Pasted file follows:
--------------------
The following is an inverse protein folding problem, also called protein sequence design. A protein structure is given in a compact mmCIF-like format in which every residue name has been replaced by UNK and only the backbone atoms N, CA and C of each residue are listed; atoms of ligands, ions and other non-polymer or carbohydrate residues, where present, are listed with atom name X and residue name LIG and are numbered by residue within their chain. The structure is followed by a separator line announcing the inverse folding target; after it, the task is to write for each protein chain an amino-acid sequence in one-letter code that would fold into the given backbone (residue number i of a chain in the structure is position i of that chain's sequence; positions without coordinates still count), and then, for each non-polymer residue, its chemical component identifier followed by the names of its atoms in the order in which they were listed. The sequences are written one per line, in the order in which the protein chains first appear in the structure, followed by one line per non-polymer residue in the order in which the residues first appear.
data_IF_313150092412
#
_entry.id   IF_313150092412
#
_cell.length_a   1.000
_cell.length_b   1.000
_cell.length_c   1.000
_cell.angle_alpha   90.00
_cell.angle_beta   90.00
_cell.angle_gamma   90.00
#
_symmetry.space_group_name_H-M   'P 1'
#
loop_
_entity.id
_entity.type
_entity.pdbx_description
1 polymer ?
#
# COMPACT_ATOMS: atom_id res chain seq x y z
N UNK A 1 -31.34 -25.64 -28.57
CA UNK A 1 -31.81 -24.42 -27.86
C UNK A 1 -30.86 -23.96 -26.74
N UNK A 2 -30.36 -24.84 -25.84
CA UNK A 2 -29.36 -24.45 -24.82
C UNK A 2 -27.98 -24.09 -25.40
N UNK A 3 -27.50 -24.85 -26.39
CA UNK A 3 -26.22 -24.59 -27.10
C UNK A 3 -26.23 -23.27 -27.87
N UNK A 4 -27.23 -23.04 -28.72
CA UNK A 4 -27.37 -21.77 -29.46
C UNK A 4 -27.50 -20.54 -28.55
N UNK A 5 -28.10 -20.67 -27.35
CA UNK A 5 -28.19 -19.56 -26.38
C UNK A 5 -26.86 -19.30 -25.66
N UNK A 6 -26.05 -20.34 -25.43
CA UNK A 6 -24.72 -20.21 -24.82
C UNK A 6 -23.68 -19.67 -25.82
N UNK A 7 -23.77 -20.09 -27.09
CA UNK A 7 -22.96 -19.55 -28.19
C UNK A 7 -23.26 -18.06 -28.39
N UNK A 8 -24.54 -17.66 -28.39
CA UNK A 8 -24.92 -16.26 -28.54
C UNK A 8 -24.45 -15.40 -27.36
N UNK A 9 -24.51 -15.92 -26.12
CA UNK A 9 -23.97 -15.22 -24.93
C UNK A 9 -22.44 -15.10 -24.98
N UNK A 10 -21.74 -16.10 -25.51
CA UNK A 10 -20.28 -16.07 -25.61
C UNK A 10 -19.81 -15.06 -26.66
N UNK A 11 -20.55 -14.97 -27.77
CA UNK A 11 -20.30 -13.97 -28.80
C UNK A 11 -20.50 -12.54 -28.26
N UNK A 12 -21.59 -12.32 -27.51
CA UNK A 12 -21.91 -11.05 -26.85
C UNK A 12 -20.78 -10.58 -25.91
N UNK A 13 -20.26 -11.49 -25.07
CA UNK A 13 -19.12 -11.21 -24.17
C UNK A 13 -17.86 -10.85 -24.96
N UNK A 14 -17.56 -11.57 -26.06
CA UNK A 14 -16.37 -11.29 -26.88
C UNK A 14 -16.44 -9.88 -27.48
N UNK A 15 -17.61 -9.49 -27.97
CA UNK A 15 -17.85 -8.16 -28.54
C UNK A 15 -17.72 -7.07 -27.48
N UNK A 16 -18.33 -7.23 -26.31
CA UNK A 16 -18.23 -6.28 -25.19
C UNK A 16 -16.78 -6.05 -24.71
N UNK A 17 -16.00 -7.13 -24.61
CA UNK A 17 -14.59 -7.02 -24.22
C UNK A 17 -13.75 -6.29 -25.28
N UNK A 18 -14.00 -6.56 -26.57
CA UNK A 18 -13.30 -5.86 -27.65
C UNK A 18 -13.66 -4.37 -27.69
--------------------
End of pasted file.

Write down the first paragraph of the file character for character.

The following is an inverse protein folding problem, also called protein sequence design. A protein structure is given in a compact mmCIF-like format in which every residue name has been replaced by UNK and only the backbone atoms N, CA and C of each residue are listed; atoms of ligands, ions and other non-polymer or carbohydrate residues, where present, are listed with atom name X and residue name LIG and are numbered by residue within their chain. The structure is followed by a separator line announcing the inverse folding target; after it, the task is to write for each protein chain an amino-acid sequence in one-letter code that would fold into the given backbone (residue number i of a chain in the structure is position i of that chain's sequence; positions without coordinates still count), and then, for each non-polymer residue, its chemical component identifier followed by the names of its atoms in the order in which they were listed. The sequences are written one per line, in the order in which the protein chains first appear in the structure, followed by one line per non-polymer residue in the order in which the residues first appear.